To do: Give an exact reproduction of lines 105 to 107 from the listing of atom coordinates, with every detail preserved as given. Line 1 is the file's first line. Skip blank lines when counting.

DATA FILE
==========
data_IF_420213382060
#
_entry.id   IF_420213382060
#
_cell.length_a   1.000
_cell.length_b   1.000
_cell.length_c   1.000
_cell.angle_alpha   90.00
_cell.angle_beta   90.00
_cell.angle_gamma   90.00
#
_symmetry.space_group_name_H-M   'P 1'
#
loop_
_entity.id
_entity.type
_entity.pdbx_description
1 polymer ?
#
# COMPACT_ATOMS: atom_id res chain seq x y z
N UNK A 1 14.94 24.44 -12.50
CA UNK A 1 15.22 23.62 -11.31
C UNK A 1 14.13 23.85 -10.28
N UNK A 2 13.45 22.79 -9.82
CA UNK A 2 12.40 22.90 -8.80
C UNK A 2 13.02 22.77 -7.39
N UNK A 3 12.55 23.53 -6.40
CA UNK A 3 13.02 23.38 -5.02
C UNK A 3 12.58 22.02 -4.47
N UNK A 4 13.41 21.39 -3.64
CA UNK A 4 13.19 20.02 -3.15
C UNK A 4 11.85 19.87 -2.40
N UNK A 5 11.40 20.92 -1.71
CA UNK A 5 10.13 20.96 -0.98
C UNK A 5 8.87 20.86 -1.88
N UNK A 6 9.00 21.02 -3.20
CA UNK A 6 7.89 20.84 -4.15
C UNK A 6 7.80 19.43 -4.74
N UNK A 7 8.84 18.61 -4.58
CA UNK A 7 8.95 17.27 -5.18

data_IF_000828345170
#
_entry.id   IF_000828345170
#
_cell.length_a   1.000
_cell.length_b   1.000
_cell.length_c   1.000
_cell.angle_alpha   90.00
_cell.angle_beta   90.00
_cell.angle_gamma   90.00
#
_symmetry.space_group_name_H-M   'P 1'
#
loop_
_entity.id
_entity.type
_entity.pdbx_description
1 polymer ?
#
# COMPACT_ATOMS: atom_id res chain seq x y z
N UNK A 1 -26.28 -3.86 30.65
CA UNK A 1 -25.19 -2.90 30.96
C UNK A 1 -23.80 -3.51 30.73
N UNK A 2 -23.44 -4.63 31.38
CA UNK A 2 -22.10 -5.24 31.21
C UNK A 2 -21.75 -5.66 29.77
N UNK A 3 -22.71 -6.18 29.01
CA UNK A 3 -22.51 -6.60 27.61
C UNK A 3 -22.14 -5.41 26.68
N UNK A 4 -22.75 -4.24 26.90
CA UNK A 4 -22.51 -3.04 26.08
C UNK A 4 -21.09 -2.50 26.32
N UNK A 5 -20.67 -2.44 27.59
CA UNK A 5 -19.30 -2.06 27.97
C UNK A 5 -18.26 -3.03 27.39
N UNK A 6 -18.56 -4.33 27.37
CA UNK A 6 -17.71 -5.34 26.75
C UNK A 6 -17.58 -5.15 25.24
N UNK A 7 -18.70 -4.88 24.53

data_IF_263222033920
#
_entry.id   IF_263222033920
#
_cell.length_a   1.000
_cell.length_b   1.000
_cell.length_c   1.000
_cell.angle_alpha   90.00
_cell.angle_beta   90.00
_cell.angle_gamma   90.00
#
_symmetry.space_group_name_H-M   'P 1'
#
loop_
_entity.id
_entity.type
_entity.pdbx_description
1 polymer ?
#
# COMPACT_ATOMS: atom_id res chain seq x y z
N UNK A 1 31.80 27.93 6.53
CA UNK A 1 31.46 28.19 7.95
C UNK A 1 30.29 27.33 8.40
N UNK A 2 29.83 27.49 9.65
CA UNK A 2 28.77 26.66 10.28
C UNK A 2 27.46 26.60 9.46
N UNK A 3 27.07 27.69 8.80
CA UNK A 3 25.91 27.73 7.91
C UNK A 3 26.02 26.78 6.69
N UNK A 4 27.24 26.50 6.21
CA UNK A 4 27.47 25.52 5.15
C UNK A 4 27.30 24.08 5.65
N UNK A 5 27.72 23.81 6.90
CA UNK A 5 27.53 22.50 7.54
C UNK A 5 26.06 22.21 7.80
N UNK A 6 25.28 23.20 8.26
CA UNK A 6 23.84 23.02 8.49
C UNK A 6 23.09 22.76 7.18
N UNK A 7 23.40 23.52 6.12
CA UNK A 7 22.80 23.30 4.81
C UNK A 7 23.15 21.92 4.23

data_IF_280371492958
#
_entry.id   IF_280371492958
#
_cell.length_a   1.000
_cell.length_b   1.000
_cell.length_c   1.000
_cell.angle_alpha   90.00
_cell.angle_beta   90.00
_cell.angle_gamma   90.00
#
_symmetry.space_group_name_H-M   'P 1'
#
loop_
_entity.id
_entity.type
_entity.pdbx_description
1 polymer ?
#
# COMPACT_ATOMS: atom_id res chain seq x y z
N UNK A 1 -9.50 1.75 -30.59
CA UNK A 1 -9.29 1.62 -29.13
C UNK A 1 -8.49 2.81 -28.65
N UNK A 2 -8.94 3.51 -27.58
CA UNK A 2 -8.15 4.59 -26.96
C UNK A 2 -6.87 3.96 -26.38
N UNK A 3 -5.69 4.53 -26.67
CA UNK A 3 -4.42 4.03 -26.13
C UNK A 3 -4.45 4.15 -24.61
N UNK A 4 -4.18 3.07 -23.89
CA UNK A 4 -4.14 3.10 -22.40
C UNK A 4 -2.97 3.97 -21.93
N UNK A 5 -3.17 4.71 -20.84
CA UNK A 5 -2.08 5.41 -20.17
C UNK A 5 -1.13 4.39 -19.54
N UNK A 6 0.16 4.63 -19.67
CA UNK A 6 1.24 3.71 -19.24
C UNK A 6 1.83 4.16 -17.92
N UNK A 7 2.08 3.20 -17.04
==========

C UNK A 2 27.46 26.60 9.46
N UNK A 3 27.07 27.69 8.80
CA UNK A 3 25.91 27.73 7.91